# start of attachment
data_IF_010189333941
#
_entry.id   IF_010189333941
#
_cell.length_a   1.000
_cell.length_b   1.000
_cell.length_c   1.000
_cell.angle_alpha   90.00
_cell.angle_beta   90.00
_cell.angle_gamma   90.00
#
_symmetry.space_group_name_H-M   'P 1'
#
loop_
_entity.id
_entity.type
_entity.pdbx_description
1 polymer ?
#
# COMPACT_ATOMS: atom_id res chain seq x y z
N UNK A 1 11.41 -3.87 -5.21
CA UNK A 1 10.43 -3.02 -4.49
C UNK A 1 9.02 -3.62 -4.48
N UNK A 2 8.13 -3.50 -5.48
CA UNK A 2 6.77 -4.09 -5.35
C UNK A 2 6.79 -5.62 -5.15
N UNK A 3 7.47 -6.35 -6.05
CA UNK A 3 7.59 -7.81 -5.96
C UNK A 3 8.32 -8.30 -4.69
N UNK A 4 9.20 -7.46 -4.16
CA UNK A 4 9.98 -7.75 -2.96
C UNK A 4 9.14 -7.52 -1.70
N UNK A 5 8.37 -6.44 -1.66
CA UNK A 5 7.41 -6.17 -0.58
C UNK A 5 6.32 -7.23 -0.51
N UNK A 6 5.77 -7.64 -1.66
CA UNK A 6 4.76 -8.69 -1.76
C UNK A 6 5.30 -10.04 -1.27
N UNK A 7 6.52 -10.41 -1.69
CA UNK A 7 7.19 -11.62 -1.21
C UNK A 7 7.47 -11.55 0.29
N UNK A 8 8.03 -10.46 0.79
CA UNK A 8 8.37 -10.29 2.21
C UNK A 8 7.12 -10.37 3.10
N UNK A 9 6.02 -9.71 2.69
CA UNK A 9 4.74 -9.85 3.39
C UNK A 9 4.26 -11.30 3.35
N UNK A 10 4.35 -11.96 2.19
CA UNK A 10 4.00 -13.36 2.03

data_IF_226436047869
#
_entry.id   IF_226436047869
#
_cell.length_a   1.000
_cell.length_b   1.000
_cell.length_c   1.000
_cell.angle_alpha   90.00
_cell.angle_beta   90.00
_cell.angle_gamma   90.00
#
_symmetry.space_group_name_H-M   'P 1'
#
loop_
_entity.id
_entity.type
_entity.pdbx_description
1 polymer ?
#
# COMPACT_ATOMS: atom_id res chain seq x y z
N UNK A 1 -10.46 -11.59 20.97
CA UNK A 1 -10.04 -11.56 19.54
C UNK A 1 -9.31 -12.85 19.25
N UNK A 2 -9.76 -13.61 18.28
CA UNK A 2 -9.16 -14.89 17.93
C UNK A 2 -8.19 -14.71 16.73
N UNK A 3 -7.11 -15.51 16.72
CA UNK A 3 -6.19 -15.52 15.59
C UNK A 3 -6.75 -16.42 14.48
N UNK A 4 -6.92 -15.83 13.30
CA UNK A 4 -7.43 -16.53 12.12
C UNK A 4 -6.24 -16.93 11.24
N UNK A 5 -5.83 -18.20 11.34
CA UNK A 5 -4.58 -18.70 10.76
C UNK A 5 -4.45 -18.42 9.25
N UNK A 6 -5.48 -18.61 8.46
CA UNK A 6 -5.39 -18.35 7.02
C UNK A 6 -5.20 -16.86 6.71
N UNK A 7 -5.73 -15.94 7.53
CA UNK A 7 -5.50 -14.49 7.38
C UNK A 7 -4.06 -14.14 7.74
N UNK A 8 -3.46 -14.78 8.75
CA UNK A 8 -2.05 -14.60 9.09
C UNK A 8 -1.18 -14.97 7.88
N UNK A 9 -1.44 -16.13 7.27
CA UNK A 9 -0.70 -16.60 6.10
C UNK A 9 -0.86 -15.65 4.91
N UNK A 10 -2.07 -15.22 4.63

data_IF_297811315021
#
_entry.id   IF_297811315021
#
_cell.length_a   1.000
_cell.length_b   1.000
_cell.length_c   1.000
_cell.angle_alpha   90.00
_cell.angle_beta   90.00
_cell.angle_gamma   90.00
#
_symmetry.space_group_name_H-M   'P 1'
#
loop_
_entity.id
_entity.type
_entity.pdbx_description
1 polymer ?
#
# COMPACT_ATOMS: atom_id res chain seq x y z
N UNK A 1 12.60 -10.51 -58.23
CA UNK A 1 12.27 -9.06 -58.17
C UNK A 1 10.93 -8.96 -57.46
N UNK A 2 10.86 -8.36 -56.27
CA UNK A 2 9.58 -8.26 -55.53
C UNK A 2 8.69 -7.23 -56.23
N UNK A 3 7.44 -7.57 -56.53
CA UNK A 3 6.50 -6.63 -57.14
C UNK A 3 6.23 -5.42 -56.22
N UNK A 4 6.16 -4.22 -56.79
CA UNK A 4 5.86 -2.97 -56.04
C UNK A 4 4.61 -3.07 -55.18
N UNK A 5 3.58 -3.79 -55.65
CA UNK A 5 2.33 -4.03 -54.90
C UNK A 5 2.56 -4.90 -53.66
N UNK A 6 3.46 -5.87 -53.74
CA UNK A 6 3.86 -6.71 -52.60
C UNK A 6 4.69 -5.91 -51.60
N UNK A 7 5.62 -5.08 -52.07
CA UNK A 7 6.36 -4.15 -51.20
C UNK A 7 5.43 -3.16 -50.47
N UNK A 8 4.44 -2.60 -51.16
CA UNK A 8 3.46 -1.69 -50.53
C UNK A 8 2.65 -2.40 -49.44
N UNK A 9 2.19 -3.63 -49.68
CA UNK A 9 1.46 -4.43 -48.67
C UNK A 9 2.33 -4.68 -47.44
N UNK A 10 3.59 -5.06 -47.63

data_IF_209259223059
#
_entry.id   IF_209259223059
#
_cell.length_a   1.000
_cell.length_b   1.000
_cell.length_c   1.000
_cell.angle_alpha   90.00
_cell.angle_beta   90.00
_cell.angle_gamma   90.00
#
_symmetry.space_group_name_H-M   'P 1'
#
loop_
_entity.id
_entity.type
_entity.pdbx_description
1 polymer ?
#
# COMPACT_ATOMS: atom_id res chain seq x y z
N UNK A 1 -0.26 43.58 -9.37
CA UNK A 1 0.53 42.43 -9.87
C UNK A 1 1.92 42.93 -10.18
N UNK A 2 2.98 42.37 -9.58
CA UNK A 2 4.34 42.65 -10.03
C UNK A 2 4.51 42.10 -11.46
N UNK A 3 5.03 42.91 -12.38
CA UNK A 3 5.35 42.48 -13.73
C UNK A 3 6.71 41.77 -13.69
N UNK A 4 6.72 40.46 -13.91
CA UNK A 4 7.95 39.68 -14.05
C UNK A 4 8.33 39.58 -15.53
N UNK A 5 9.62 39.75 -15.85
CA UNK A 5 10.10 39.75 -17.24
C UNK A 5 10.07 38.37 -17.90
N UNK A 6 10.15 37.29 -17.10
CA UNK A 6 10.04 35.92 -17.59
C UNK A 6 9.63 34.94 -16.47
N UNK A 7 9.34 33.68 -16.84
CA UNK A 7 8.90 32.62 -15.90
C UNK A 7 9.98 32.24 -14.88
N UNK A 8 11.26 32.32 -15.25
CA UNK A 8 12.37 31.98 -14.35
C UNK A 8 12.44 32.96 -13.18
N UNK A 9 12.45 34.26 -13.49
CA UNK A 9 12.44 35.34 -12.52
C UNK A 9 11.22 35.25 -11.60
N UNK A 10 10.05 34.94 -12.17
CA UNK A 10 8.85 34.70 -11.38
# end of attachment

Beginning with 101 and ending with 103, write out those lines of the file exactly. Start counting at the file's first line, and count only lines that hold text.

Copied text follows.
#
_cell.length_a   1.000
_cell.length_b   1.000